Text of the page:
1.El Camino Car Crash
4.Clean Shade of Dirty
7.Situation on Mars
8.Forty Three Seconds
9.Intro to Photography
I Hung Around In Your Soundtrack Pt. 6 by Justin Pearson
Swing Kids “Discography”
By 1995, I started to realize that the music industry was shifting more and more, even within the odd underground subculture(s) I was among. It seemed to be the time to release Three One G’s first CD. I was on tour in Europe for my first time, stuck in some small town in France that I can’t recall. The “booking agent” we used failed to book a two-week gap of shows, forcing us to convince someone we had met at a show there to house us for the time being until the rest of the shows picked up. I remember one night, Eric Allen and I were trying to figure out what we should do as far as the Swing Kids material, which there was not much of. We were talking about a five song EP and three songs from a split 10” we did with Spanakorzo, and even with those tracks in consideration, one of the songs was a cover. It was odd and, in retrospect, pretty pathetic that we wrote such little music. We did have one unreleased song, which we were planning on using for a split 7” with Mohinder. Apparently, James from Jenny Piccolo was trying to get Mohinder to track some unrecorded material, but it never panned out. With us realizing our situation, the Swing Kids song we were sitting on was easily our best one out of the songs we wrote. We were just getting into our own skin. The music was a bit more abrasive, and a bit more thought out.
For reasons somewhat beyond our control, the band didn’t seem to have much of a future at that point. Jose was planning on moving out of San Diego, to further his schooling up in the Bay Area. Also, I think that Eric and I both knew people really didn’t like Swing Kids at the time. It was a constant uphill battle to prove something– something we were never even sure of. Even the people who were into Eric’s other band, Unbroken, could not have given a shit about Swing Kids back then. Oddly enough, Eric really wanted to get away from that style of music Unbroken had made home of, and the scene that it fell into. At the time, we were all changing and trying to find something new for us to do, musically and otherwise. We were all into such weird music and art. Eric was really getting into stuff that John Reis was doing, and I was getting more and more into brutal music, deciding to start The Locust.
The Europe tour was really fucked up for us, but we had nothing to base it off of. We hadn’t even done a proper US tour, so for most of us in the band, it was just a shit show with little to no expectations. I remember us always stealing shit, shoplifting, and trying to figure out a way to pay my grandmother back for the money she loaned us to fly over there. The majority of the shows were a complete waste of time.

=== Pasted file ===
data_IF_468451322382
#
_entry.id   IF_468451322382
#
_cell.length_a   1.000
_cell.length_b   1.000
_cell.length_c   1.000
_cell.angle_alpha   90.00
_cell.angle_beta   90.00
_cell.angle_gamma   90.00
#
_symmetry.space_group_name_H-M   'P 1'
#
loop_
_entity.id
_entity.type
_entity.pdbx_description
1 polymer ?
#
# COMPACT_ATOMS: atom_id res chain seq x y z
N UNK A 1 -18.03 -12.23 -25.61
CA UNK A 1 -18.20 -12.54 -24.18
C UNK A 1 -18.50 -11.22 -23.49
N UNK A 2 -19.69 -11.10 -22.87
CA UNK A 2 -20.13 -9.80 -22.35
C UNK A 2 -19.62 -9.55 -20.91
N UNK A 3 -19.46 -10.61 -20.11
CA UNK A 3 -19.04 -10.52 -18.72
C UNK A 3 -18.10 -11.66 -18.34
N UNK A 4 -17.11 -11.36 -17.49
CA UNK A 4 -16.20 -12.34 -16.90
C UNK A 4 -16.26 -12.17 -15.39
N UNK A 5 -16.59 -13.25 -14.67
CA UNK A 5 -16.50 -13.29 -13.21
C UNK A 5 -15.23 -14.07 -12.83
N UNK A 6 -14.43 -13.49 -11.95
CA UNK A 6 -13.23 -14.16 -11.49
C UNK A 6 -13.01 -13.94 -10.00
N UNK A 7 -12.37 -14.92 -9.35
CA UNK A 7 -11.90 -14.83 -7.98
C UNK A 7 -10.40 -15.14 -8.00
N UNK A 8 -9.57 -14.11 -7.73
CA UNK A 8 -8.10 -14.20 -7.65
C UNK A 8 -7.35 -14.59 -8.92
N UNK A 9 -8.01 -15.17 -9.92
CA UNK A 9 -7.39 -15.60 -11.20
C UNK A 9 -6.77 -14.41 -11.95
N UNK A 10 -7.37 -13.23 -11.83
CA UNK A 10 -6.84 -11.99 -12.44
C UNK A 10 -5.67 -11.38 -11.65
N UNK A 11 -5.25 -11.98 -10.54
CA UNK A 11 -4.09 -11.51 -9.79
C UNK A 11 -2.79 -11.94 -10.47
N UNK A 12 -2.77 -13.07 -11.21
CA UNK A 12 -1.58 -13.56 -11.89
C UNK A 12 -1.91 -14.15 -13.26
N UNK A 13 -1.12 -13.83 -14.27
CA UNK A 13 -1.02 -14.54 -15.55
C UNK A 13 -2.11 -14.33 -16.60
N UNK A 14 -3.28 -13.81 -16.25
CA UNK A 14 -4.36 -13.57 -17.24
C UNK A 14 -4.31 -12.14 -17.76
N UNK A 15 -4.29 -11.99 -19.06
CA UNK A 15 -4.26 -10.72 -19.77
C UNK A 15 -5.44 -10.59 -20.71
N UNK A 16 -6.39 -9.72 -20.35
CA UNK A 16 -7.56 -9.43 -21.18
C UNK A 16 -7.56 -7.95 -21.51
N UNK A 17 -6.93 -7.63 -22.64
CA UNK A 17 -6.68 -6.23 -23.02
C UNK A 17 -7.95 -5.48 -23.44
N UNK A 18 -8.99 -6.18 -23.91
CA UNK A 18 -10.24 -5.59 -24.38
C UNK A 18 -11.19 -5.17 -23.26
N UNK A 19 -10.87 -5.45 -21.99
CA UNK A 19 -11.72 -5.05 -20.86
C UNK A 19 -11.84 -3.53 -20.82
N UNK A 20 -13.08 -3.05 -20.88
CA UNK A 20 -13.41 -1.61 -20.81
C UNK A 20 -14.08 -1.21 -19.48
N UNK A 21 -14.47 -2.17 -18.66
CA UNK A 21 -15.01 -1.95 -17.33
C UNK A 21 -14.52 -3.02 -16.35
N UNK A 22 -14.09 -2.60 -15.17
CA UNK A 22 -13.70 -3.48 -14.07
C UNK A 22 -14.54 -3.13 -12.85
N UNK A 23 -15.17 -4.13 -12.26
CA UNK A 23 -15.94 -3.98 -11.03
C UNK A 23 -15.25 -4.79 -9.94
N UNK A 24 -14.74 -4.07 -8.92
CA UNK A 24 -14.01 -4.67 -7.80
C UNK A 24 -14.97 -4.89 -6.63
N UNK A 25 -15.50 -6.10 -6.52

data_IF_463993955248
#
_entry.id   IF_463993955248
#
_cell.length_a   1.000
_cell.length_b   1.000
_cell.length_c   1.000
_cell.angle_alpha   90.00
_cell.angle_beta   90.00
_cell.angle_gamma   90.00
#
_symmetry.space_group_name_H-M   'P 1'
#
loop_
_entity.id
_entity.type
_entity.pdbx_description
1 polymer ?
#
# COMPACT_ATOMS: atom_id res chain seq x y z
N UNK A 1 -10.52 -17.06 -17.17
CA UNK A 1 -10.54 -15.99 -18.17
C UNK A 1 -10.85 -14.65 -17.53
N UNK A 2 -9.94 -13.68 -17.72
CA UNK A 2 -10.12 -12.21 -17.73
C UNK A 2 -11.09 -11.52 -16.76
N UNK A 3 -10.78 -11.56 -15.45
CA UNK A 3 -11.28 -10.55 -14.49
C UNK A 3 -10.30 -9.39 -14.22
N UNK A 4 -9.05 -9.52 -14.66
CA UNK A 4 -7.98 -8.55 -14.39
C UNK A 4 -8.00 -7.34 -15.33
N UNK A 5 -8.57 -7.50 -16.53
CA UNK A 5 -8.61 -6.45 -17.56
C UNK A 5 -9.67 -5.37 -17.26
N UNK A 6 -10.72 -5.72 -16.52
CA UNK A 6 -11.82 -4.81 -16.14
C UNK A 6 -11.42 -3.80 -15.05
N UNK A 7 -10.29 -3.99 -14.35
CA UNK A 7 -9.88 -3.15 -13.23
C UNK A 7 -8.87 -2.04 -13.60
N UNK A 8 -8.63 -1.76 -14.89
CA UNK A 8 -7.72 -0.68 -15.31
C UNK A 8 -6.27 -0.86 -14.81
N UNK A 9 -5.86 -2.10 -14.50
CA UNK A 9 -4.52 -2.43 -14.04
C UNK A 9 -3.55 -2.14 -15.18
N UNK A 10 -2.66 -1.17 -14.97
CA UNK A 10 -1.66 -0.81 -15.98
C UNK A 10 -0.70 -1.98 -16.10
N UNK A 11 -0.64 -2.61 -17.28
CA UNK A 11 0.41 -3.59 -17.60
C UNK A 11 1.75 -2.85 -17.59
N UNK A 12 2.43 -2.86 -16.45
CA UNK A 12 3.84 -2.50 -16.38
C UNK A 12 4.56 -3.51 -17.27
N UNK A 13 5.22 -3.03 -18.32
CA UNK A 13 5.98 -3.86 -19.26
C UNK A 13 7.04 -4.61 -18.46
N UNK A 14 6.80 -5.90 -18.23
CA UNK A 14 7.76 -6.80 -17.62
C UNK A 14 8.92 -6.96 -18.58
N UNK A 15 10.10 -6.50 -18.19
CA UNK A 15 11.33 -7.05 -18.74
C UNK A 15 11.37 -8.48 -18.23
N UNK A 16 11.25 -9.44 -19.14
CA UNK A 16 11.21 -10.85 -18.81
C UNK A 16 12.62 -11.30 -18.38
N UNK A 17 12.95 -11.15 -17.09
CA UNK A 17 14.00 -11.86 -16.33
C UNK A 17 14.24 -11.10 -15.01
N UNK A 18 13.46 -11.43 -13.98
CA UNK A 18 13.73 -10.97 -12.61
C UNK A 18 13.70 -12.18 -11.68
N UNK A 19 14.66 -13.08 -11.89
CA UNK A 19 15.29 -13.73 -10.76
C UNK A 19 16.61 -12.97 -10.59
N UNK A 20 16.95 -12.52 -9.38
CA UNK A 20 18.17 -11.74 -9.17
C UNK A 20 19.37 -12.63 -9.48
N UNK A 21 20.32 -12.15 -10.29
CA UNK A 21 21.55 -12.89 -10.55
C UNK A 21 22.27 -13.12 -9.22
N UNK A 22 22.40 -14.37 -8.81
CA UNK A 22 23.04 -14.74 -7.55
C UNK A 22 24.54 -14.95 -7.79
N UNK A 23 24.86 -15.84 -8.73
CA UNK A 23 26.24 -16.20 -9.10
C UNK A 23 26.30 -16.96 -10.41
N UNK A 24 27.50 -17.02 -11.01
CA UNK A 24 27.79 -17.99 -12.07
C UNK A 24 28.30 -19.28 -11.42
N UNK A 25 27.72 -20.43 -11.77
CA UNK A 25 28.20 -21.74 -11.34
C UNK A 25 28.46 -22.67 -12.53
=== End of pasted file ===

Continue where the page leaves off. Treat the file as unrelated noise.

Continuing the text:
But just at the tail end of the tour, we finally hit the Iper Fest in Belgium, which featured mostly crappy second-rate hardcore bands. Chugga-chugga was all we heard for the two days we were there. Somehow, we were placed at the end of the fest. I suppose it was so that people stuck on youth crew and other obvious sub genres that we had no interest in (and who had no interest in us) could leave and not have to sit through our set. But for some strange reason unknown to me, I feel like we played out best show ever. It was packed with a mix of people from all over Europe, and seemed to be all the weird-o’s and freaks who were also trying to find something different. It was the first time I had felt that level of intensity in music that I was part of. We were communicating with telepathy, and the energy from us in the band, as well as the crowd, was new to all of us. The show was captured on DVD and featured on Three One G’s “This is Circumstantial Evidence” years later.
We finished the tour and stopped playing for the time being, only to play a couple more Southern California dates a few months later, when Jose came back to San Diego for a break. The last couple shows were easily our best. People finally were taking a liking to what we had done, and we had introduced Jimmy Lavelle on second guitar (which we should have done a lot sooner, in my opinion). Around this time, Eric and I put the CD together, using a live photo from the Iper Fest for the cover. We sequenced the 9 songs in a different order than they were featured on their respected vinyl releases and threw it out there as Three One G’s first CD release. We pressed it frequently, but eventually stopped as the times changed and shifted back to vinyl being the preferred format for physical albums. At one point, we did a limited run of the discography as a picture disc LP through Erika Records, which has since sold out.
As much as I dislike my contribution to the band, those were some of the best and weirdest times in my life. I love those guys in the band with all my heart and am glad I was with them when I was growing up. It was a stepping-stone for me, for my contributions to future projects, for Three One G as a label, and has somehow found a strange place in time for some who have discovered the band.